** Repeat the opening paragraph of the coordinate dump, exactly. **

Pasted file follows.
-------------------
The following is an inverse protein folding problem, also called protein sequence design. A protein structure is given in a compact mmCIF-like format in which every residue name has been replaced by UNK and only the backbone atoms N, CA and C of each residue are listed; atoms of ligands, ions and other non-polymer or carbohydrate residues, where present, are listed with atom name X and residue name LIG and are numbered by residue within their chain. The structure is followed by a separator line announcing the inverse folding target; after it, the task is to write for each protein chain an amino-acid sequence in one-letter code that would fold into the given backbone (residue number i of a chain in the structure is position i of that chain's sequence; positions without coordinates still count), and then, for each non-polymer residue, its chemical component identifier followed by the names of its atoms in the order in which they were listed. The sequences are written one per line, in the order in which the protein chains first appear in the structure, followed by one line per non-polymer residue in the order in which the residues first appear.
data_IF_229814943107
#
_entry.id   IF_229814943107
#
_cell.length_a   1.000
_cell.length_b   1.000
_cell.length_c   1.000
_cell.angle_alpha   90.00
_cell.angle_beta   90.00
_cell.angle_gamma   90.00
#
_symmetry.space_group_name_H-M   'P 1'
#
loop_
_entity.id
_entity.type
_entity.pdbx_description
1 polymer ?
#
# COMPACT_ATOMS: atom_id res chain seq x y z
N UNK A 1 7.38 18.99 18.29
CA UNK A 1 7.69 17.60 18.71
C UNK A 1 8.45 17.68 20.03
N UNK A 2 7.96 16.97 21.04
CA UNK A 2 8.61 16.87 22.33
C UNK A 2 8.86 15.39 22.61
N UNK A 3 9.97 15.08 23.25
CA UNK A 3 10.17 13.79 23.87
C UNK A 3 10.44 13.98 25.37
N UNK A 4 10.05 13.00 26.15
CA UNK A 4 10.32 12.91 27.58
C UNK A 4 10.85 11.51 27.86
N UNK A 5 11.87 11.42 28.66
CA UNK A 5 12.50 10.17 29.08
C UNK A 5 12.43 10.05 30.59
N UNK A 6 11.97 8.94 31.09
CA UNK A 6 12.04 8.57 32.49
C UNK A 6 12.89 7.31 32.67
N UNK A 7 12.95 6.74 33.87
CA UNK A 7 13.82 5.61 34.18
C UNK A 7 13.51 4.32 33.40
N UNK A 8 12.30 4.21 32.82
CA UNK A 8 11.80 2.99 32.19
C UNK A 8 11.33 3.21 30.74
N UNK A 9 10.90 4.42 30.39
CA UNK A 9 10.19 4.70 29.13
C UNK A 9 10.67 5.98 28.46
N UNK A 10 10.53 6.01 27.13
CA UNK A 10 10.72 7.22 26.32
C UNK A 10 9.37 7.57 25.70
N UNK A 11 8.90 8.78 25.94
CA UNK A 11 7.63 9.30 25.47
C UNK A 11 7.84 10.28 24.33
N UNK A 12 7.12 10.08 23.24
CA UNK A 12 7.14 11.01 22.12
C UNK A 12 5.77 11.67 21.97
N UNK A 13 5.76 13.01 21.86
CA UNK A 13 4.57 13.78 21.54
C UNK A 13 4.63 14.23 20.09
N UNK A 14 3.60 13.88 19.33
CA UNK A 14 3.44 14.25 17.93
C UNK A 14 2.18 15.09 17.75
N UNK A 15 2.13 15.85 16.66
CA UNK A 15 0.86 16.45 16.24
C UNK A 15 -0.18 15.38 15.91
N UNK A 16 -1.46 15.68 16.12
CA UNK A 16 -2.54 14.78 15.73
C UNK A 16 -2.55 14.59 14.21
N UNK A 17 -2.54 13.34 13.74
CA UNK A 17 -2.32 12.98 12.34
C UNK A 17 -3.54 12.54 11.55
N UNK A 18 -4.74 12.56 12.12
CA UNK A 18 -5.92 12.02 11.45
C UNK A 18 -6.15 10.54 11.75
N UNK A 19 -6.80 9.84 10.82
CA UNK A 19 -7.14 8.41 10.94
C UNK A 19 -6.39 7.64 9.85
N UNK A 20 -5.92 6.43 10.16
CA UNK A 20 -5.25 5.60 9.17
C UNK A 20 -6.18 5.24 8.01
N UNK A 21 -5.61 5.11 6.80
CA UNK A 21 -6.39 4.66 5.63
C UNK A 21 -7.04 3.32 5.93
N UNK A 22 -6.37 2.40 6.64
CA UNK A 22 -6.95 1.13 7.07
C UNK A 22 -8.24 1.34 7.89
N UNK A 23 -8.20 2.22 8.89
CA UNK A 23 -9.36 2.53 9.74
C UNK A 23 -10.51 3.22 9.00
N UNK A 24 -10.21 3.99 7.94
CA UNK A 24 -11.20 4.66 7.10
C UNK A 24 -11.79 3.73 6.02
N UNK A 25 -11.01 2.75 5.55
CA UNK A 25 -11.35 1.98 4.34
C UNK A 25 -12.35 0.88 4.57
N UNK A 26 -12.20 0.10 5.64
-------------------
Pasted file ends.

The following is an inverse protein folding problem, also called protein sequence design. A protein structure is given in a compact mmCIF-like format in which every residue name has been replaced by UNK and only the backbone atoms N, CA and C of each residue are listed; atoms of ligands, ions and other non-polymer or carbohydrate residues, where present, are listed with atom name X and residue name LIG and are numbered by residue within their chain. The structure is followed by a separator line announcing the inverse folding target; after it, the task is to write for each protein chain an amino-acid sequence in one-letter code that would fold into the given backbone (residue number i of a chain in the structure is position i of that chain's sequence; positions without coordinates still count), and then, for each non-polymer residue, its chemical component identifier followed by the names of its atoms in the order in which they were listed. The sequences are written one per line, in the order in which the protein chains first appear in the structure, followed by one line per non-polymer residue in the order in which the residues first appear.